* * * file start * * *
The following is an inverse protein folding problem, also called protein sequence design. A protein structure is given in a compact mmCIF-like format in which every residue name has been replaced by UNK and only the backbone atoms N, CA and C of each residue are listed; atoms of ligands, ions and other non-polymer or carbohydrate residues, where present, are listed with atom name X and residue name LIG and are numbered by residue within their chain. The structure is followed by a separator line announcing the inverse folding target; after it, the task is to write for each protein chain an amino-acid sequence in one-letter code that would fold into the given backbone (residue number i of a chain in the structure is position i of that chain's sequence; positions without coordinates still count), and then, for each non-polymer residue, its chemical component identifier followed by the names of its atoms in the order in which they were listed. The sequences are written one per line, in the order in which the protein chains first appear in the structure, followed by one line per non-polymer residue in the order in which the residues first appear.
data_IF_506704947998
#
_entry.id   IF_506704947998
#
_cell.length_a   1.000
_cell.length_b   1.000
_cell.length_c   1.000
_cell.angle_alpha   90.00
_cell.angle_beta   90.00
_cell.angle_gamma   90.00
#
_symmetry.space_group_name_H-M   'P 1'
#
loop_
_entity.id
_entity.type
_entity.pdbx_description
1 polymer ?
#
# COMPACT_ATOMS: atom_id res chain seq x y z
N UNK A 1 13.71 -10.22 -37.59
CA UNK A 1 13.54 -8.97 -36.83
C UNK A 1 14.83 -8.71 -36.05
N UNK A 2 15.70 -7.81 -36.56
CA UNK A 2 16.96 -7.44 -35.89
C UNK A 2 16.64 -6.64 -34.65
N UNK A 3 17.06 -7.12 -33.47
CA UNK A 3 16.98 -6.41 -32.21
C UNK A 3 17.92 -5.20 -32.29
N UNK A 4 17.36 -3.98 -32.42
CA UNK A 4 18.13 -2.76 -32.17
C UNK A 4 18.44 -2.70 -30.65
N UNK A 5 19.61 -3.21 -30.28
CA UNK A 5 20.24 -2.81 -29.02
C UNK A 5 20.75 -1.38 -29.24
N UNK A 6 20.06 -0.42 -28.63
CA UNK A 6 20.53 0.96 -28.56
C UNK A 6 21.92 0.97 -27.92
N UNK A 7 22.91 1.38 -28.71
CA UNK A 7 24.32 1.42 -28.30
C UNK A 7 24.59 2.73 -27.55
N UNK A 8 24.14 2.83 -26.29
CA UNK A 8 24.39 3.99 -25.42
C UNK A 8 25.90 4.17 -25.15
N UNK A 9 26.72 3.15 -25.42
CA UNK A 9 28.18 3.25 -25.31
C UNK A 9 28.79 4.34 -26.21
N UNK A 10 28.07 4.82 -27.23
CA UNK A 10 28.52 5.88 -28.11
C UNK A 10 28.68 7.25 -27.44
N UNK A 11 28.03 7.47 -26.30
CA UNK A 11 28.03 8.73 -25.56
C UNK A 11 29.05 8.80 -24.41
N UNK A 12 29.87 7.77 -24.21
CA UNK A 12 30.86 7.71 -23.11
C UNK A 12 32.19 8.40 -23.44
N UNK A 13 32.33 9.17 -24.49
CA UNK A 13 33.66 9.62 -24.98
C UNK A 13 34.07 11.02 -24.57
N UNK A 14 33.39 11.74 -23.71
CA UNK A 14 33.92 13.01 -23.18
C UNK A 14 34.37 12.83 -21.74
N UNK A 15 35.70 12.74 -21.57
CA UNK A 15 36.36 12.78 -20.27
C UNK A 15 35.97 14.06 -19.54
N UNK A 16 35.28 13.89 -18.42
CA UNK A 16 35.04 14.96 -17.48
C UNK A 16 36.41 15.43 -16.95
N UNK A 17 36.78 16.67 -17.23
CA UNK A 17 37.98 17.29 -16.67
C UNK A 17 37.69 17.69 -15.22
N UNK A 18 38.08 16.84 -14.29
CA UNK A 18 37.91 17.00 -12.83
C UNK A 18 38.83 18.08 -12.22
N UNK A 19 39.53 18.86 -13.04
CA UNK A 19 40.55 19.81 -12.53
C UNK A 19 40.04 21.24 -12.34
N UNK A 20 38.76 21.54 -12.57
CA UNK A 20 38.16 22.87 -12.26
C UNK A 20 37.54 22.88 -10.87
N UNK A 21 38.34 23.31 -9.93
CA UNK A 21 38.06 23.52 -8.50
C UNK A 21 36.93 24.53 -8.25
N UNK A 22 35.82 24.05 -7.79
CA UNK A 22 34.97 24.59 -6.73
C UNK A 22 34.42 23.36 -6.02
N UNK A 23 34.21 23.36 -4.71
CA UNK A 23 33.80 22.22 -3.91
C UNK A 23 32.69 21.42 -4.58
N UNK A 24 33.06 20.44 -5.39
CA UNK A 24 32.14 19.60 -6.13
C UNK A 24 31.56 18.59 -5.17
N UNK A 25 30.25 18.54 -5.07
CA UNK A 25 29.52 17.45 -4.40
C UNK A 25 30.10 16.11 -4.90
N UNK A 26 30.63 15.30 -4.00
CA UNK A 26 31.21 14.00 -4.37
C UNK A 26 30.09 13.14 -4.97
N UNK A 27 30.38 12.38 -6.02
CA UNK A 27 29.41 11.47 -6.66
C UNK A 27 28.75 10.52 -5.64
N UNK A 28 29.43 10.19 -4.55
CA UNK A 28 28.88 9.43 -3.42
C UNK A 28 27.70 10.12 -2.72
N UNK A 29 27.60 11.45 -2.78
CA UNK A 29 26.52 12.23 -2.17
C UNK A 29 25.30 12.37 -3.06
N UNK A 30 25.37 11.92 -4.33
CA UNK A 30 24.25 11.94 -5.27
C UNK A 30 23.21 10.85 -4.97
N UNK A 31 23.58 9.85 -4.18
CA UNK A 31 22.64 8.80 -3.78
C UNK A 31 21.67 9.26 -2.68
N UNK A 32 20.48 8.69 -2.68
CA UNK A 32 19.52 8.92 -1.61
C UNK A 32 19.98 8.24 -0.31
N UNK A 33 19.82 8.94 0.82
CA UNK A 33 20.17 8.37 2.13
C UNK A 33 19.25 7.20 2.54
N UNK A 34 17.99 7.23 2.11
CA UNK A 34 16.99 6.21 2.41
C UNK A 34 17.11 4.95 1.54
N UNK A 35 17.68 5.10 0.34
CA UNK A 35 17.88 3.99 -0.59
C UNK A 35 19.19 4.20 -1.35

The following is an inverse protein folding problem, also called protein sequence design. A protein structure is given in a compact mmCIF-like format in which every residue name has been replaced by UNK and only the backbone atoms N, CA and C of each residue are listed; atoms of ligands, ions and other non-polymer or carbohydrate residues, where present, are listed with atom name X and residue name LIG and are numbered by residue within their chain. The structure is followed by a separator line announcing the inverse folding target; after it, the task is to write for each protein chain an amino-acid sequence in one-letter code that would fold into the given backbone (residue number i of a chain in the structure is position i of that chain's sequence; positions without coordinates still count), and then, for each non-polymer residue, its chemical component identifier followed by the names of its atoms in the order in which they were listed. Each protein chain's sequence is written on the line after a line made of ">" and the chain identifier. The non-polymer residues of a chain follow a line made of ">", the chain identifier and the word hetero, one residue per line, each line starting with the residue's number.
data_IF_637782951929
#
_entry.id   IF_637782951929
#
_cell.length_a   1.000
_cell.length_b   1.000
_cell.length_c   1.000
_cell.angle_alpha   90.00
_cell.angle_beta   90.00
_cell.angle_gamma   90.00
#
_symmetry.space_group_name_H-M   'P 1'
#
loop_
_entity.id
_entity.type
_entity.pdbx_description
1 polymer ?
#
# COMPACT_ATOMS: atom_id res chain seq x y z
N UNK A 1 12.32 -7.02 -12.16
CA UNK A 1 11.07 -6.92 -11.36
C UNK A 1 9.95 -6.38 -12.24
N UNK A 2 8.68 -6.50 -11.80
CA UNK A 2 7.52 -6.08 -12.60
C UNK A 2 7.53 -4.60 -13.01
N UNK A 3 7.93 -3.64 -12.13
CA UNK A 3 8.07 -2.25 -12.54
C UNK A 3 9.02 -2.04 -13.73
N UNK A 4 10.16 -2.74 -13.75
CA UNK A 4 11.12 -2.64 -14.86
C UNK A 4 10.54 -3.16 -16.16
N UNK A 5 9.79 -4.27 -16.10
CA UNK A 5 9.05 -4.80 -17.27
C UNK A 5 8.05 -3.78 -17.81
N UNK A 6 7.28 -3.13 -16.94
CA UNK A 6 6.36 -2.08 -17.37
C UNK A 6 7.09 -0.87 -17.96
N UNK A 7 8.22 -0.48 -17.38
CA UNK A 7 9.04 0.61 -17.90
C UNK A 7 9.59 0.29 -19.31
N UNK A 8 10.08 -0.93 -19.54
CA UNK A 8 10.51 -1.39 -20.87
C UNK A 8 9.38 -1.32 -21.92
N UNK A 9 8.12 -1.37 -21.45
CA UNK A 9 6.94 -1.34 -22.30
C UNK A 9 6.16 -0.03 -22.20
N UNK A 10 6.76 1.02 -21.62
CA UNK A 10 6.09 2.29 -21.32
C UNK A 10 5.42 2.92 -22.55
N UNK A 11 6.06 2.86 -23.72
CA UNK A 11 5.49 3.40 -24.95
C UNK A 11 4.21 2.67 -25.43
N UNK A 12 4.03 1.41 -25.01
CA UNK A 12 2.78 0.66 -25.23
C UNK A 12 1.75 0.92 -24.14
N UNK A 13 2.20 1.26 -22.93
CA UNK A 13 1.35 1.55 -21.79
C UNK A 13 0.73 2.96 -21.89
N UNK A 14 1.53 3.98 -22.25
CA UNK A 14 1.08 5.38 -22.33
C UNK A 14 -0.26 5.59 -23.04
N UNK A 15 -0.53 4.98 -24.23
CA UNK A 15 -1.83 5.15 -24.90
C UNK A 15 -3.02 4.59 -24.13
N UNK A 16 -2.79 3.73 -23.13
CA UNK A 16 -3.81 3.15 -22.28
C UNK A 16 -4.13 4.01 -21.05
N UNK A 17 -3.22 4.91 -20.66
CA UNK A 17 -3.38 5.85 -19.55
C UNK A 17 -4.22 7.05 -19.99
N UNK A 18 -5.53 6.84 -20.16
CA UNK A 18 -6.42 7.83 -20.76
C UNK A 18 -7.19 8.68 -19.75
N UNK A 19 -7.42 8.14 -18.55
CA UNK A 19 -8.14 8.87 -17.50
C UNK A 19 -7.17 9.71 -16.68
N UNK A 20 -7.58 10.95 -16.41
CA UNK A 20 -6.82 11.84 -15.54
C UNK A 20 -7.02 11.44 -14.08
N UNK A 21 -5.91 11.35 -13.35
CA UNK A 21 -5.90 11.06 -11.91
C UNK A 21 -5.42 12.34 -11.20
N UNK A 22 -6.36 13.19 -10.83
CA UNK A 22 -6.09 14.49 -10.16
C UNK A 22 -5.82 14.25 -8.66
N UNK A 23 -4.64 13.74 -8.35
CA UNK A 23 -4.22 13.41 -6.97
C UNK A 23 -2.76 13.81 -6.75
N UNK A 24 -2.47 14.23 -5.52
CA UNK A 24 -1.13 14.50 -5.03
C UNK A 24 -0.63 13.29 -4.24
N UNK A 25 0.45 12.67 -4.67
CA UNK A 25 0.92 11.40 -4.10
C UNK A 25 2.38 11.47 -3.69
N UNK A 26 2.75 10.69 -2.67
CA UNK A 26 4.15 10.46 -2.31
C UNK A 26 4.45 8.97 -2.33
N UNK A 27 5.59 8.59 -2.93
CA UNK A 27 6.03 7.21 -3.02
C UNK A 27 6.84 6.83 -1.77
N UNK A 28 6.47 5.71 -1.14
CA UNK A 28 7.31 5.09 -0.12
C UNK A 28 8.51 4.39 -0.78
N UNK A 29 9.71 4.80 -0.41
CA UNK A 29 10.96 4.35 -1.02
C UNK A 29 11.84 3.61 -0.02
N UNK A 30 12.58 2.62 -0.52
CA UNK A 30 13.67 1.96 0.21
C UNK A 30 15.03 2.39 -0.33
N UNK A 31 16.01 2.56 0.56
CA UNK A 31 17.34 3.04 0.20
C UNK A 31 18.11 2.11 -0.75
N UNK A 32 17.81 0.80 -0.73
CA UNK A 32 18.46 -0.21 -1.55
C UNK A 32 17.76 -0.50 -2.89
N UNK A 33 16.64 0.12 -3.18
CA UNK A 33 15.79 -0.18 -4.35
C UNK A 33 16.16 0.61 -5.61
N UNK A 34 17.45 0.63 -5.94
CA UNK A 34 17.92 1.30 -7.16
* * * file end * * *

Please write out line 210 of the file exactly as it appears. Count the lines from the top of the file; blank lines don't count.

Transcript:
C UNK A 21 -5.42 12.34 -11.20